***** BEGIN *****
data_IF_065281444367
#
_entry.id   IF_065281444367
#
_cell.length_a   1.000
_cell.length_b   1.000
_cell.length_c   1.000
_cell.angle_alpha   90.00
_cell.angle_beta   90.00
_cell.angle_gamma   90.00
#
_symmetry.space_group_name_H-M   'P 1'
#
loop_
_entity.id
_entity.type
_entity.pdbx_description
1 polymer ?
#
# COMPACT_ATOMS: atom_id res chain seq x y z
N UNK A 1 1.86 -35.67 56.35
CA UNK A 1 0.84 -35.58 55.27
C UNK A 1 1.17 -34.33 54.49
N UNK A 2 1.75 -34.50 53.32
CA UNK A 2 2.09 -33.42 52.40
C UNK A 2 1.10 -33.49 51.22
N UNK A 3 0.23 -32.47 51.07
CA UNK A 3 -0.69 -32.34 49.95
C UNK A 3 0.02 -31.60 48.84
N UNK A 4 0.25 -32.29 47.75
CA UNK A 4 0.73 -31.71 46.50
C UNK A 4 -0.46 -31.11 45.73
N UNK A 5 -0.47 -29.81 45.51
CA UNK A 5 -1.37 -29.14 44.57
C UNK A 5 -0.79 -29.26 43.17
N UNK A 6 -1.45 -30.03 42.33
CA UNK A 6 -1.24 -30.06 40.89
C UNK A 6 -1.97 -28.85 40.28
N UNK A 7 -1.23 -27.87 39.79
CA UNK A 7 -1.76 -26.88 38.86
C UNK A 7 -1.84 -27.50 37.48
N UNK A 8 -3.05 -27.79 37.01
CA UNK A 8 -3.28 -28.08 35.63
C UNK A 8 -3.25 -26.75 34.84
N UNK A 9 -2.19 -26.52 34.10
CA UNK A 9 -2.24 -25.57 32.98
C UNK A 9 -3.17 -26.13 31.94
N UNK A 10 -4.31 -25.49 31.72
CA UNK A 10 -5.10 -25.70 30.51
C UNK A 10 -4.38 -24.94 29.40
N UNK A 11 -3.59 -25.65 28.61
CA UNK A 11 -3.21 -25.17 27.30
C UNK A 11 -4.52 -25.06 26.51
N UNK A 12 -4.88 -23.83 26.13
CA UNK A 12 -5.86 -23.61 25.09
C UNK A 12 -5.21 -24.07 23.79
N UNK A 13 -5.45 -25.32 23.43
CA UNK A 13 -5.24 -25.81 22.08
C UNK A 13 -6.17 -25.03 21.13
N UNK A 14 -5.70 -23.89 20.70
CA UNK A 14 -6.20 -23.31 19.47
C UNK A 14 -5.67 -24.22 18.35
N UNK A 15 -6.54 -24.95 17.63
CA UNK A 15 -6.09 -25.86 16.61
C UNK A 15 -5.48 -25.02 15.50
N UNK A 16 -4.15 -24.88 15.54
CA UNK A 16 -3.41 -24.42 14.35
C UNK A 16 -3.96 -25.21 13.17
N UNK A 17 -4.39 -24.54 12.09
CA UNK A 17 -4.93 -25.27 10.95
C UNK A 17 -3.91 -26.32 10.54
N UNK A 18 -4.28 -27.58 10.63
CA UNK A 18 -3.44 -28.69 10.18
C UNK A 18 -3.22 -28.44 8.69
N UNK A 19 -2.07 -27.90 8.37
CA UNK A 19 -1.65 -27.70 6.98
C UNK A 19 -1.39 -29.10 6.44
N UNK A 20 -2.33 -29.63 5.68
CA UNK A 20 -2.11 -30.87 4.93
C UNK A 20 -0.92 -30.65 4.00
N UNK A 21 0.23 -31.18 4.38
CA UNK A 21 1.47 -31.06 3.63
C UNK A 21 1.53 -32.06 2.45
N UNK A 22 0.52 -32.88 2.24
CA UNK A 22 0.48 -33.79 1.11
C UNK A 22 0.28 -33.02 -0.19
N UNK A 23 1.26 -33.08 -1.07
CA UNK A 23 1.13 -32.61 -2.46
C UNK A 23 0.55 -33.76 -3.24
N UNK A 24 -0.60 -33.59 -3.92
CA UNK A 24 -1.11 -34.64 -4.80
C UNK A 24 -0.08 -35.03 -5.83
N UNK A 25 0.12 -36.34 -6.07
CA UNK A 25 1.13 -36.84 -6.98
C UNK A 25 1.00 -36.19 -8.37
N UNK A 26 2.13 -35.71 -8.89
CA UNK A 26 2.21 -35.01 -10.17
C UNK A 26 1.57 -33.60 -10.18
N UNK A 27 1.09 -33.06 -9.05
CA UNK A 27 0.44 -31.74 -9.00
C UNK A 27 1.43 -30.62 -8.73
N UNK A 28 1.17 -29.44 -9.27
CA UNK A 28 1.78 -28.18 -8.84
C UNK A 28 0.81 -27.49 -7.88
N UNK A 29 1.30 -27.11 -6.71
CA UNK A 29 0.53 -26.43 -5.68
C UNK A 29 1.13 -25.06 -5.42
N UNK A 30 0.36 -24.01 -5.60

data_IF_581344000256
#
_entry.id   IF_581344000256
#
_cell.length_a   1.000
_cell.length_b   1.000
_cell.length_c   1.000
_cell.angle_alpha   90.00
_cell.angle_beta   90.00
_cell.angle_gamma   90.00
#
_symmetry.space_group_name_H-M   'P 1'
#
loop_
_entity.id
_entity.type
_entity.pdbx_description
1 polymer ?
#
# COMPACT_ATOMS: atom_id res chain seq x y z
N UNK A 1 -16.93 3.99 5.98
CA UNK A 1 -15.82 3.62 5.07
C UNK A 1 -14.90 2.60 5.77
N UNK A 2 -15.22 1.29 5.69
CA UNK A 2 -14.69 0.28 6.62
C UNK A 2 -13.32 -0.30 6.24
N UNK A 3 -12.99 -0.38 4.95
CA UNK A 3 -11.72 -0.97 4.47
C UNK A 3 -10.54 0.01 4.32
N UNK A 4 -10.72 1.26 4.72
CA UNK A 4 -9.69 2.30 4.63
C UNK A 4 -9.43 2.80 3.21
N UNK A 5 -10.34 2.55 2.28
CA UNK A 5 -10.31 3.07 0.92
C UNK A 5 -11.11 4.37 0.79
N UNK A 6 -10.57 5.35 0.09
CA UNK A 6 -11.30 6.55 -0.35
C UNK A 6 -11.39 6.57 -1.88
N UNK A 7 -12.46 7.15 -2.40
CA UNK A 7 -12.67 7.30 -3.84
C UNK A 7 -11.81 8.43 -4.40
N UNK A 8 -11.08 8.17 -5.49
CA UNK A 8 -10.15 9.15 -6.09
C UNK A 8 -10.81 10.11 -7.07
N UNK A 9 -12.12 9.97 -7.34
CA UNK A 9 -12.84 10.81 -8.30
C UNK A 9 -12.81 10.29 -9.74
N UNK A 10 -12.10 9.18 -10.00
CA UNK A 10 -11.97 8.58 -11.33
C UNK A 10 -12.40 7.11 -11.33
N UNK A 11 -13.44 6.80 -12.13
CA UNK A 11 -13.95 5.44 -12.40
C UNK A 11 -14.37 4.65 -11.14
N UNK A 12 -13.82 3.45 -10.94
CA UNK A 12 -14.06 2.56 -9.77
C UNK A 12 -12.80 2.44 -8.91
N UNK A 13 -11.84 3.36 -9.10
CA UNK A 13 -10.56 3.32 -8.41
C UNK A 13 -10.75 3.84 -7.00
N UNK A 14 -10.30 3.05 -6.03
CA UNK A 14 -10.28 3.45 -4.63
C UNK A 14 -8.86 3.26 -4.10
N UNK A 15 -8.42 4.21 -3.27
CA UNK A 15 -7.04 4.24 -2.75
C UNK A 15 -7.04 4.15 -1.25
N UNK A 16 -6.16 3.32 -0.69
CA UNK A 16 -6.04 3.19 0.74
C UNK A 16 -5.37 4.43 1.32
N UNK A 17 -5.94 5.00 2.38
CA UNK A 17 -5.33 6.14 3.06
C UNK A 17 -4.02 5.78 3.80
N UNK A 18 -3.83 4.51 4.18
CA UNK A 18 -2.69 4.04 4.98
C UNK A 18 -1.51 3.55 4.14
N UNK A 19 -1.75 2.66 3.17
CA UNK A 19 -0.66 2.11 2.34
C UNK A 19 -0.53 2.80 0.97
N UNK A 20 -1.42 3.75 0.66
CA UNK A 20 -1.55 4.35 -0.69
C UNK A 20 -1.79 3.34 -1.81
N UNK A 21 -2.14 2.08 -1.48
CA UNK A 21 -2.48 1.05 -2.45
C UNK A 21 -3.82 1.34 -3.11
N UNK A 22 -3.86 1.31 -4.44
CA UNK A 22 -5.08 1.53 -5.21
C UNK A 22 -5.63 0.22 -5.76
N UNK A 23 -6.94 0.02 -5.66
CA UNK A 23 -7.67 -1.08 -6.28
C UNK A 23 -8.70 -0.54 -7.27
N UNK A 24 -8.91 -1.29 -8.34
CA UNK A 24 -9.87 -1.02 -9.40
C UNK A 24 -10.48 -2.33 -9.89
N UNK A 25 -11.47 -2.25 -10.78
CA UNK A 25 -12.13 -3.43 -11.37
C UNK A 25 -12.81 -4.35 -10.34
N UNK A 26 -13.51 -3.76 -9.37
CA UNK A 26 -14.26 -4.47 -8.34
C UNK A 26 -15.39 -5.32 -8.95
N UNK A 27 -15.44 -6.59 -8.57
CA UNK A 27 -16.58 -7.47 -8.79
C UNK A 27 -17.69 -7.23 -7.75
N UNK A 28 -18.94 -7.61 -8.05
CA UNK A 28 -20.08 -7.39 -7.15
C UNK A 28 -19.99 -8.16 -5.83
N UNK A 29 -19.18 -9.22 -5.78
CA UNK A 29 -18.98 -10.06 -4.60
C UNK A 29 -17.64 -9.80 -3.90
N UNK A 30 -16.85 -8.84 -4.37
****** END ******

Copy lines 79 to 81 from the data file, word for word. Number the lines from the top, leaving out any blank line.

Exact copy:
CA UNK A 20 -2.11 -30.87 4.93
C UNK A 20 -0.92 -30.65 4.00
N UNK A 21 0.23 -31.18 4.38